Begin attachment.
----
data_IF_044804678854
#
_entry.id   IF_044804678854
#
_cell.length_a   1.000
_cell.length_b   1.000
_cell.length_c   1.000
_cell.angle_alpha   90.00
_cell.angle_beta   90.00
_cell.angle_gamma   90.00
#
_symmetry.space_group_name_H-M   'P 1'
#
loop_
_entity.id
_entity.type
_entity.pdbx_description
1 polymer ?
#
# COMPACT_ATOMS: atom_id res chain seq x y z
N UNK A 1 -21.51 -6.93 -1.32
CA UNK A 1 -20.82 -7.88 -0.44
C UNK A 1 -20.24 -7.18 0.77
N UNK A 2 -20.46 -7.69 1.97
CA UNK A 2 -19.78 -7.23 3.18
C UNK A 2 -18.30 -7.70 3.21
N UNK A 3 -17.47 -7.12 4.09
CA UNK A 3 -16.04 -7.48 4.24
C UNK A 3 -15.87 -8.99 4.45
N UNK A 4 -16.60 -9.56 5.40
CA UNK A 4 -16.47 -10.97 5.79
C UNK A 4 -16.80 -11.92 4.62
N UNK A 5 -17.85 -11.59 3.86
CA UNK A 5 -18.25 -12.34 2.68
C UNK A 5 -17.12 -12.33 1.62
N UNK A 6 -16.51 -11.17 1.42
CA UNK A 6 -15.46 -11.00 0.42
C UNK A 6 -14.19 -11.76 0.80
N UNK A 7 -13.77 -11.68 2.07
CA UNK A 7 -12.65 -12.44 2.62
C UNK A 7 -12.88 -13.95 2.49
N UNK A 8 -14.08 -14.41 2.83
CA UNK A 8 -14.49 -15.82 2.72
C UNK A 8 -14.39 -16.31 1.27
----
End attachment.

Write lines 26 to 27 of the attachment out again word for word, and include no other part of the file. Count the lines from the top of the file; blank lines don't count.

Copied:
C UNK A 2 -18.30 -7.70 3.21
N UNK A 3 -17.47 -7.12 4.09